Most all just naturally associate Social Security disability benefits with people that cannot work at their jobs, but there is another category of recipients to consider. Children under the age of 18 who qualify are also eligible for benefits. With this form of Social Security, the family's income is a prime consideration in addition to the medical or mental condition of the child. Read on to learn more about this special program that covers young disability applicants.
The Income of the Family
There are two main qualifiers to getting benefits: income and condition. Your income must pass the test first, then the medical or mental condition is evaluated. The parents or guardians of the child must submit (and prove) their monthly income, a process that is known by the Social Security Administration (SSA) as deeming. In other words, a certain amount of the total family income is "deemed" available to care for the child, and that amount must be under a certain limit to get the help of the SSA.
The income alone is not the sole factor when it comes to deeming; the total number of people residing in the same household is also considered. If some already receive government assistance, that is also considered. The income can be reduced to help qualify by deducting certain forms of assistance and other expenses. For example, the following forms of income are not counted toward deeming:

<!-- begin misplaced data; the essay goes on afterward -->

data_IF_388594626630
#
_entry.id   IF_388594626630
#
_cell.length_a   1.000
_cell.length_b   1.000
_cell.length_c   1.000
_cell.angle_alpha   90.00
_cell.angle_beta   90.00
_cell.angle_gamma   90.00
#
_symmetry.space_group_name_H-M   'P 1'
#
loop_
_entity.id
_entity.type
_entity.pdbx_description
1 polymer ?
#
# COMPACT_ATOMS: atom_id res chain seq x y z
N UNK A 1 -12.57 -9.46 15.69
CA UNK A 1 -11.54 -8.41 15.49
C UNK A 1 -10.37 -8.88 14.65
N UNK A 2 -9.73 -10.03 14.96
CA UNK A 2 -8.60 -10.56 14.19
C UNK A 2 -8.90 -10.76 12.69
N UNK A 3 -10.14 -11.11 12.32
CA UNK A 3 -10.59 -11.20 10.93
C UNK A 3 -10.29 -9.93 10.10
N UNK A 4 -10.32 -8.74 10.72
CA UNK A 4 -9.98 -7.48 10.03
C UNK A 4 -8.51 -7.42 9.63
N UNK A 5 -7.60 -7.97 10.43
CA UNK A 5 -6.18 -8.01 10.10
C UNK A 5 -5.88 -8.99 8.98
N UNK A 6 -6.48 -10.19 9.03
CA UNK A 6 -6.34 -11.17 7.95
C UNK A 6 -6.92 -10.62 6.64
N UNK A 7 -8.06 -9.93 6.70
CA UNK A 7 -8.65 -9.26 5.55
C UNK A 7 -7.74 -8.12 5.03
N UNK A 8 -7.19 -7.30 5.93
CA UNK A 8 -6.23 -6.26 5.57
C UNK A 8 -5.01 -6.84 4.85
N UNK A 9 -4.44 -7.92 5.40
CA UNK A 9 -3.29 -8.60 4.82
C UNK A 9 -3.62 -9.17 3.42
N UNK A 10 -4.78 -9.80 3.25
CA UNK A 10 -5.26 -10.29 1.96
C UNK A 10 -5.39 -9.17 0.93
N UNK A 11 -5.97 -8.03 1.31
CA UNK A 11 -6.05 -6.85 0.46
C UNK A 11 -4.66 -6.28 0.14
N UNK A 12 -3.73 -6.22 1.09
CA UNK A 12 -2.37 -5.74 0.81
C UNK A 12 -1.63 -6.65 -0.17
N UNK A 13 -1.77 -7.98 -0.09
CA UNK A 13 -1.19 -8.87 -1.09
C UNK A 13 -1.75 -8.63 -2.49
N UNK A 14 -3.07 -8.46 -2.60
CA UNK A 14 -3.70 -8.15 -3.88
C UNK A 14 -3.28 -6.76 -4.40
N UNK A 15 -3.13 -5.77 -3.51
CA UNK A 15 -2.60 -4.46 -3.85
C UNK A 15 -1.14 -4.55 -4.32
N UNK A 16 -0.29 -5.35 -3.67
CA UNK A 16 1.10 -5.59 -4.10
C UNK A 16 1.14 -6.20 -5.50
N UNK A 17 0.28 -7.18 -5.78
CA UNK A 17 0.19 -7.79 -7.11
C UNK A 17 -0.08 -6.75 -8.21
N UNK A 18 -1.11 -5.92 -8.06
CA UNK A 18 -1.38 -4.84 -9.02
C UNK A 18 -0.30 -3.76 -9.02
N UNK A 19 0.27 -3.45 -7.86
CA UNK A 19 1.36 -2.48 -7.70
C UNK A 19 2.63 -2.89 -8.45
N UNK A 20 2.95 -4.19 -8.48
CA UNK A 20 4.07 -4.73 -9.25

- SNAP (Supplemental Nutrition Assistance Program, or food stamps)
- TANP (Temporary Assistance to Needy Families)
- Veterans pensions
- Foster care payments for any child, including the applicant
The property of the parents or guardian are also looked at. The family home and car is exempt from deeming, but investment and retirement accounts, savings accounts, second homes and cars and more are considered property that can be deemed available to care for the child.
Month to Month Changes
Just as with all forms of Social Security, income is monitored on a monthly basis. Each month, the parent or guardian must let the SSA know how much income was earned and whether or not the child was residing in the home the entire month. There are some absences that will not reduce the benefit amount, but if the child is spending a lot of time out of the residence, the benefits may be reduced or stopped altogether. In general, if the child is just temporarily visiting a friend or relative, the benefit amount is unchanged. As long as the child returns home for vacations and holidays, they may attend a boarding school without a change in benefit, as well.
Getting Social Security benefits can be a huge challenge, and a denial is not uncommon. If you have been denied, speak to a social security disability lawyer services and get support for your appeal hearing.